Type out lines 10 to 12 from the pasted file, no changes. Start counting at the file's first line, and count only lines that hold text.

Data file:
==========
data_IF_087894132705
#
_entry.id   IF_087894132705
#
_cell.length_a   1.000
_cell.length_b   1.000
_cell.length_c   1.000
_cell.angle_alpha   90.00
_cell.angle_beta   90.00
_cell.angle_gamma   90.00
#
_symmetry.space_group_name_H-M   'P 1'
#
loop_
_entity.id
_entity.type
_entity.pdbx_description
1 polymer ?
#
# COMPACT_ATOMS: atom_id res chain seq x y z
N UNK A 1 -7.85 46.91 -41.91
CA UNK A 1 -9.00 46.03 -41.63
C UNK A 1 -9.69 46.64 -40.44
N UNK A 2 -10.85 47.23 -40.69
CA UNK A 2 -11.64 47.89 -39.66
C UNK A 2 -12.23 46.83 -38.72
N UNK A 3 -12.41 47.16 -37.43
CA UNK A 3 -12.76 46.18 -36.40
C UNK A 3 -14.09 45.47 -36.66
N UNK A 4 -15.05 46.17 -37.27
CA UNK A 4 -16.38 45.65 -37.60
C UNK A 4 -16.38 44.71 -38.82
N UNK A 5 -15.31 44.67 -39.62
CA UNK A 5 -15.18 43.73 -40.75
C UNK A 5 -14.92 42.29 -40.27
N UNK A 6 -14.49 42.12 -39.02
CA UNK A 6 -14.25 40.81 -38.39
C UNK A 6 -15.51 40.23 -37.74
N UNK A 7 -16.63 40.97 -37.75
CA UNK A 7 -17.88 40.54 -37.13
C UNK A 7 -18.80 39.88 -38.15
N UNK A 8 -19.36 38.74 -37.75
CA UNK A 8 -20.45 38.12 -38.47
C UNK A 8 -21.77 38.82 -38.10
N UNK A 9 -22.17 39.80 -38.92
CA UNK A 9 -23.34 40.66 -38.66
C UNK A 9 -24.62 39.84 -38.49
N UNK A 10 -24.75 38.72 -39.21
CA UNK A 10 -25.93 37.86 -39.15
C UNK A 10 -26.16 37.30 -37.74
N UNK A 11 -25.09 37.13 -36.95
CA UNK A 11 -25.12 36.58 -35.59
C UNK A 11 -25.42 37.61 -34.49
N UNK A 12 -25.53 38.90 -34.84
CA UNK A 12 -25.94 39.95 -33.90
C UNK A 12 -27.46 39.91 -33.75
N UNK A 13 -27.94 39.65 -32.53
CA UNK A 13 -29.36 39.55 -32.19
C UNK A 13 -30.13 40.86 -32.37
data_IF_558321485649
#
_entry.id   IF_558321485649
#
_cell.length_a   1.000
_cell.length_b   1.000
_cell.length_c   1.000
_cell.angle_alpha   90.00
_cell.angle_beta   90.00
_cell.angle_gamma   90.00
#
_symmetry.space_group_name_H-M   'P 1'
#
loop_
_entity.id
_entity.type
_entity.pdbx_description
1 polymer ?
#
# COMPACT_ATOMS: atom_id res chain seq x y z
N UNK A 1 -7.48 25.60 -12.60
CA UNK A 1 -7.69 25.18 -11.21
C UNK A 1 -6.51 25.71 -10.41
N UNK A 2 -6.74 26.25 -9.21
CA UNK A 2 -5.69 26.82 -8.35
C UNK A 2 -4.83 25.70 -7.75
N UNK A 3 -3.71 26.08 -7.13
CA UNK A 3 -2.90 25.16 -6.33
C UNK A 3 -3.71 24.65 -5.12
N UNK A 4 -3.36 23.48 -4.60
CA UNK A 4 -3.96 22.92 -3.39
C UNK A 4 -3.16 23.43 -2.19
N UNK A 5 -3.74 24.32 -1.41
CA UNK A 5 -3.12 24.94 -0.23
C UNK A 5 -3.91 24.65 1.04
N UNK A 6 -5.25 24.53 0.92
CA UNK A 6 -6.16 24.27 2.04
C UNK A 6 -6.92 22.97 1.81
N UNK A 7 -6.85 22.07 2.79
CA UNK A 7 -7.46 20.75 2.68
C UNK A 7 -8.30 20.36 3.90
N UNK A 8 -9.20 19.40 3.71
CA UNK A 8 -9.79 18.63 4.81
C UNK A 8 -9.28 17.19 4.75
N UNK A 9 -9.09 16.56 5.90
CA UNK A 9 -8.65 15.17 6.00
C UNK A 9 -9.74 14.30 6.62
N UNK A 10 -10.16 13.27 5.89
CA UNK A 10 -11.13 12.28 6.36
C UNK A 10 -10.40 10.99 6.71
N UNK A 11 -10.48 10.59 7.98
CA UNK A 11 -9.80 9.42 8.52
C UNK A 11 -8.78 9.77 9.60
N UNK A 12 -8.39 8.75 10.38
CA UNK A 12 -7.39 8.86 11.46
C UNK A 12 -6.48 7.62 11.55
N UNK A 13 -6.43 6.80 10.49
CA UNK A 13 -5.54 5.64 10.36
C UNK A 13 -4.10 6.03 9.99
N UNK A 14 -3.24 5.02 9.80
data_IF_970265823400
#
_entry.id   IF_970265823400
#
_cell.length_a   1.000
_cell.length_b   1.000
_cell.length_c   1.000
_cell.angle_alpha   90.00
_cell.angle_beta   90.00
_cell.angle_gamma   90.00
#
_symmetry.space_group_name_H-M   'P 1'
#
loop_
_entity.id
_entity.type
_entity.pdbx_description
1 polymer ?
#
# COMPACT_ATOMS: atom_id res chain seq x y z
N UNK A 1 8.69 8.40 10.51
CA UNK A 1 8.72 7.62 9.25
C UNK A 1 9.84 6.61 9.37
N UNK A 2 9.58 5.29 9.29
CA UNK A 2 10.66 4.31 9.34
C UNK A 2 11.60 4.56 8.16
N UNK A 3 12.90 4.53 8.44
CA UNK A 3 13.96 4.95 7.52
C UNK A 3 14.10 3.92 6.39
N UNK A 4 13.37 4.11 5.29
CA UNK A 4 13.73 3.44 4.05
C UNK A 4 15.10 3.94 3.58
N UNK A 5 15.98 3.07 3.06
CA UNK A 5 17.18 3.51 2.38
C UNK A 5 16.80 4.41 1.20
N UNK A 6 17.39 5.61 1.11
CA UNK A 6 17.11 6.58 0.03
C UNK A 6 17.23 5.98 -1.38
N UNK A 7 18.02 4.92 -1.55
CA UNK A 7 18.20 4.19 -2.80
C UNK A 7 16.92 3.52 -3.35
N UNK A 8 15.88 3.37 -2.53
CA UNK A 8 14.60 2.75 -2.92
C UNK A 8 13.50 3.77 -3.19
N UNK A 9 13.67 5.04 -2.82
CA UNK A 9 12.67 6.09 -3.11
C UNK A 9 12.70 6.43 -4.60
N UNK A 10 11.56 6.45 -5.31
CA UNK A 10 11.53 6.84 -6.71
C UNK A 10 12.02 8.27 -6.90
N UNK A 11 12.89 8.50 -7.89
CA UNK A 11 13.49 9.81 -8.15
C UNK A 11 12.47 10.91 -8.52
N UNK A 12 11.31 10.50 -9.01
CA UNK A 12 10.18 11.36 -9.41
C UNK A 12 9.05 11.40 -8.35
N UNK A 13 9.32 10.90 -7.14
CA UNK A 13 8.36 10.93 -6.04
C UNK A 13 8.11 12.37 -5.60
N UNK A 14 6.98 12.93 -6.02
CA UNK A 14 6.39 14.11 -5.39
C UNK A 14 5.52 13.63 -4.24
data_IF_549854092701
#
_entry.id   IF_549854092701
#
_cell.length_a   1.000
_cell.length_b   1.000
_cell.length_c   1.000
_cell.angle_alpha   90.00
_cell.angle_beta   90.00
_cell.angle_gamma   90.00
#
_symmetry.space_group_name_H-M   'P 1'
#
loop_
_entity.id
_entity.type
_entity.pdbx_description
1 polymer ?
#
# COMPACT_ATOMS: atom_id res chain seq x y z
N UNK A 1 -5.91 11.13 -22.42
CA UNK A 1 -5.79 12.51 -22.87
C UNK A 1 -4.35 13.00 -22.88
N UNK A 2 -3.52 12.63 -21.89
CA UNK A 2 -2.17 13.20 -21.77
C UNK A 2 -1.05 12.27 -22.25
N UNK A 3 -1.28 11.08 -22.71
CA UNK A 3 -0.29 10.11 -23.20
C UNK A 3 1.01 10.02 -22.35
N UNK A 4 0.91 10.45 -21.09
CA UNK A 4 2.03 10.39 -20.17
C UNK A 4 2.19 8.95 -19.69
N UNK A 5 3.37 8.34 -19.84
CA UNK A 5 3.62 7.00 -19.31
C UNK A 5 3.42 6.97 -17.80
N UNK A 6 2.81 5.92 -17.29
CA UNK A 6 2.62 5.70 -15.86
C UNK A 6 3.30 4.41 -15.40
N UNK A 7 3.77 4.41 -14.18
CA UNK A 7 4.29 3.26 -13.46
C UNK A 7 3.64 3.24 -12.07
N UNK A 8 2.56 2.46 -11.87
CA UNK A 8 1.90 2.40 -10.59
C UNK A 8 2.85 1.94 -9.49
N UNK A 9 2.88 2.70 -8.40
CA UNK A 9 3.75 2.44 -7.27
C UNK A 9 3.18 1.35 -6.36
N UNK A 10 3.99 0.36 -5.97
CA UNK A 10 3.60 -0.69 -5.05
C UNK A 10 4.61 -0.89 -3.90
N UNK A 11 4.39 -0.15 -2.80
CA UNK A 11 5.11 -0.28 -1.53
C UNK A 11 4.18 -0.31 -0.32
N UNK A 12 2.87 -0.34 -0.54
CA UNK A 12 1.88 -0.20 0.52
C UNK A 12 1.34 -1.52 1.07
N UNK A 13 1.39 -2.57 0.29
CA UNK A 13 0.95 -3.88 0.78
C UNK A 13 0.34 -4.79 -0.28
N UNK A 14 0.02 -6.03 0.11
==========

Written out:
_cell.angle_gamma   90.00
#
_symmetry.space_group_name_H-M   'P 1'